Page header image

Childhood Disintegrative Disorder

What is childhood disintegrative disorder?

Childhood disintegrative disorder (CDD) is a rare disorder in which a child develops normally until about age 3 or 4 and then suddenly starts to show symptoms of autism. The child starts to lose the ability to move, talk, and understand.

CDD is also known as Heller's syndrome. It may also be called a pervasive developmental disorder, because a child who has it does not develop normally in several ways.

Boys are more likely than girls to have CDD.

What is the cause?

The exact cause of this disorder is not known. Many things may play a role, such as:

  • A buildup of fat in the brain and nervous system
  • Infections or tumors in the brain
  • Abnormal activity in the brain
  • Certain genes or chemical imbalances in the body

A child with CDD is also more likely to have food allergies, attention deficit hyperactivity disorder, or epilepsy. How these are related is not yet known.

What are the symptoms?

At about age 3 or 4, you may notice that something is different about your child, such as:

  • Loss of social skills, for example, avoiding eye contact and withdrawing
  • Loss of bowel and bladder control
  • Loss of the ability to understand what others are saying
  • Loss of motor skills
  • Not playing alone or with others
  • Not being able to relate to other children
  • Odd body movements, such as walking on tiptoe, flicking his fingers for long periods, or banging his head
  • Delay or loss of ability to speak
  • Not being able to start a conversation or keep one going

Once skills are lost, they are not usually regained.

How is it diagnosed?

Your healthcare provider will ask about your child's development at each well child visit. Tell your provider about any concerns you have and any behavior that seems unusual, such as losing skills that your child used to be able to do. As a parent or caregiver, you are usually the first to notice unusual behaviors in your child. Do not ignore problems, thinking that your child is just a little slow and will "catch up." Early treatment helps reduce symptoms. It increases your child's ability to grow and learn new skills.

Your child's healthcare provider will examine your child and ask about your child's symptoms and your family history of any medical and mental problems. Your child may have tests such as:

  • Blood tests
  • Hearing tests
  • CT, which uses X-rays and a computer to show detailed pictures of the brain
  • MRI, which uses a strong magnetic field and radio waves to show detailed pictures of the brain
  • EEG, which measures and records the electrical activity in the brain

Because it can be inherited, your healthcare provider may want to screen your other children for symptoms.

If your healthcare provider thinks your child may have CCD, he or she will refer you to specialists such as a psychologist, psychiatrist, speech therapist, or neurologist. They can do more testing and advise you about treatment. Your school district may also provide testing services for your child.

How is it treated?

There is no one best treatment for all children with CDD. Treatment focuses on educational and behavioral therapy.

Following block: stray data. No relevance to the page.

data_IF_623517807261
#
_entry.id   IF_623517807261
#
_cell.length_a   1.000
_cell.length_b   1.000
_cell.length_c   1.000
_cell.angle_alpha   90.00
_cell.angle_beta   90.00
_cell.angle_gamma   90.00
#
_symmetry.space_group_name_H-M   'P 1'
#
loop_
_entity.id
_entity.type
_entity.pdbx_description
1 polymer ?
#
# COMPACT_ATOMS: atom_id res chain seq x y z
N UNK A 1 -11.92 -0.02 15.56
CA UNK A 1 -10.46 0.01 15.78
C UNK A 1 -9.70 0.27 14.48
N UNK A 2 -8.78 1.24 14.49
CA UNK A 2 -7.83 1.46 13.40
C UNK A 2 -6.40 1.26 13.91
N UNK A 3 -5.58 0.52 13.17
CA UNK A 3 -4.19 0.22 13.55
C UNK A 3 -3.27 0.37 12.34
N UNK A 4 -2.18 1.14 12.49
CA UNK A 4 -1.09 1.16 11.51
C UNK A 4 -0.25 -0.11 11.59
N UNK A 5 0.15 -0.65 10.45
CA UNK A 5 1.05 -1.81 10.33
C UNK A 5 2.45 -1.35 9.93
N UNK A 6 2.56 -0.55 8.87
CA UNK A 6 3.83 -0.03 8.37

Usually children are placed in public schools and the school district provides all needed services. These will include working with a speech therapist, occupational therapist, school psychologist, social worker, school nurse, or aide. You may want to visit public schools in your area to see the type of program they offer to special needs children.

A team of professionals will help evaluate your child and put a plan together. You may also ask your healthcare provider to review the plan. Ask and find out all the services that may be available for your child.

Sometimes medicine can help. Medicine can improve behaviors that may cause self-injury or interfere with school or social ability. These medicines must be prescribed by a healthcare provider experienced with their use in children with CDD.

How can I help my child?

  • Your child’s therapist can help you learns ways to work with your child at home. Over time, you may be able to help your child learn how to “read” facial expressions and start to understand other people.
  • Look for your child’s strengths. No one knows what your child may be able to do in time, so don’t set your expectations too low. Encourage your child to try new things.
  • Be patient with your child’s communication. He may not be able to put his needs and feelings into words. Watch your child’s body language for signs that he is upset or that something is wrong.
  • Join a support group. Support groups can help by sharing common concerns and solutions to problems with other families in the same situation. You can find these services through your healthcare provider, schools, therapy programs, and local and national support organizations.
  • See a mental health professional to help you cope with your stress.
Developed by RelayHealth.
Pediatric Advisor 2013.2 published by RelayHealth.
Last modified: 2012-12-17
Last reviewed: 2012-12-17
This content is reviewed periodically and is subject to change as new health information becomes available. The information is intended to inform and educate and is not a replacement for medical evaluation, advice, diagnosis or treatment by a healthcare professional.
© 2013 RelayHealth and/or its affiliates. All rights reserved.
Page footer image